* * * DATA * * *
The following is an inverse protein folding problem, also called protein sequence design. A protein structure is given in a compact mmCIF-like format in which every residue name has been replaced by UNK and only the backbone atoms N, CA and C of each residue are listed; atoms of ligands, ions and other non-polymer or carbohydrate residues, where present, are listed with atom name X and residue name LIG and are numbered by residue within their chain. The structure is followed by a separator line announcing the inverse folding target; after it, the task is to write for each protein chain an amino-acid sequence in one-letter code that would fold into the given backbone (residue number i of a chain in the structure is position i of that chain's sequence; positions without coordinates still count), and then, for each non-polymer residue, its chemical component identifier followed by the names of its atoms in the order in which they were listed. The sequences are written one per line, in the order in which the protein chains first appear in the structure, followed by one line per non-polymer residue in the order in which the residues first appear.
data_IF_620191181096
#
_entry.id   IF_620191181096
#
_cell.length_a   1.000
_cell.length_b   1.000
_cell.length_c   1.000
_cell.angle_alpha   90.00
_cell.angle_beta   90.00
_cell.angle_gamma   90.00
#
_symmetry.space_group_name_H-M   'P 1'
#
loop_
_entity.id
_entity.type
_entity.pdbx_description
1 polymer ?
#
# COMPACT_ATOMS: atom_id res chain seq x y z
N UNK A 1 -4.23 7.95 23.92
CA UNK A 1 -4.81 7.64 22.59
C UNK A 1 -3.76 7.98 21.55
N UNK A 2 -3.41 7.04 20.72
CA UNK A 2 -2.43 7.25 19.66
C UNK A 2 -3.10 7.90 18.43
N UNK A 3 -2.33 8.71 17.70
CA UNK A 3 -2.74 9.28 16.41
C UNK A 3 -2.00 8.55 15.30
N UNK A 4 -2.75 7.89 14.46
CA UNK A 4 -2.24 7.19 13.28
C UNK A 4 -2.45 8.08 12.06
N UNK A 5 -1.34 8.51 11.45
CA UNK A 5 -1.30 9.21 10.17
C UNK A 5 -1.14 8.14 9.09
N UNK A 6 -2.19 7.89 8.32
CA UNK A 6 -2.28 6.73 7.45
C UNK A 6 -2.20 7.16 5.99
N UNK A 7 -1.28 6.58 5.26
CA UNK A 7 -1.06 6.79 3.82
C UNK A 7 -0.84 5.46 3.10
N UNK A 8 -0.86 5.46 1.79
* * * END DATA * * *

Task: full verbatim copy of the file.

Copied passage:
The following is an inverse protein folding problem, also called protein sequence design. A protein structure is given in a compact mmCIF-like format in which every residue name has been replaced by UNK and only the backbone atoms N, CA and C of each residue are listed; atoms of ligands, ions and other non-polymer or carbohydrate residues, where present, are listed with atom name X and residue name LIG and are numbered by residue within their chain. The structure is followed by a separator line announcing the inverse folding target; after it, the task is to write for each protein chain an amino-acid sequence in one-letter code that would fold into the given backbone (residue number i of a chain in the structure is position i of that chain's sequence; positions without coordinates still count), and then, for each non-polymer residue, its chemical component identifier followed by the names of its atoms in the order in which they were listed. The sequences are written one per line, in the order in which the protein chains first appear in the structure, followed by one line per non-polymer residue in the order in which the residues first appear.
data_IF_620191181096
#
_entry.id   IF_620191181096
#
_cell.length_a   1.000
_cell.length_b   1.000
_cell.length_c   1.000
_cell.angle_alpha   90.00
_cell.angle_beta   90.00
_cell.angle_gamma   90.00
#
_symmetry.space_group_name_H-M   'P 1'
#
loop_
_entity.id
_entity.type
_entity.pdbx_description
1 polymer ?
#
# COMPACT_ATOMS: atom_id res chain seq x y z
N UNK A 1 -4.23 7.95 23.92
CA UNK A 1 -4.81 7.64 22.59
C UNK A 1 -3.76 7.98 21.55
N UNK A 2 -3.41 7.04 20.72
CA UNK A 2 -2.43 7.25 19.66
C UNK A 2 -3.10 7.90 18.43
N UNK A 3 -2.33 8.71 17.70
CA UNK A 3 -2.74 9.28 16.41
C UNK A 3 -2.00 8.55 15.30
N UNK A 4 -2.75 7.89 14.46
CA UNK A 4 -2.24 7.19 13.28
C UNK A 4 -2.45 8.08 12.06
N UNK A 5 -1.34 8.51 11.45
CA UNK A 5 -1.30 9.21 10.17
C UNK A 5 -1.14 8.14 9.09
N UNK A 6 -2.19 7.89 8.32
CA UNK A 6 -2.28 6.73 7.45
C UNK A 6 -2.20 7.16 5.99
N UNK A 7 -1.28 6.58 5.26
CA UNK A 7 -1.06 6.79 3.82
C UNK A 7 -0.84 5.46 3.10
N UNK A 8 -0.86 5.46 1.79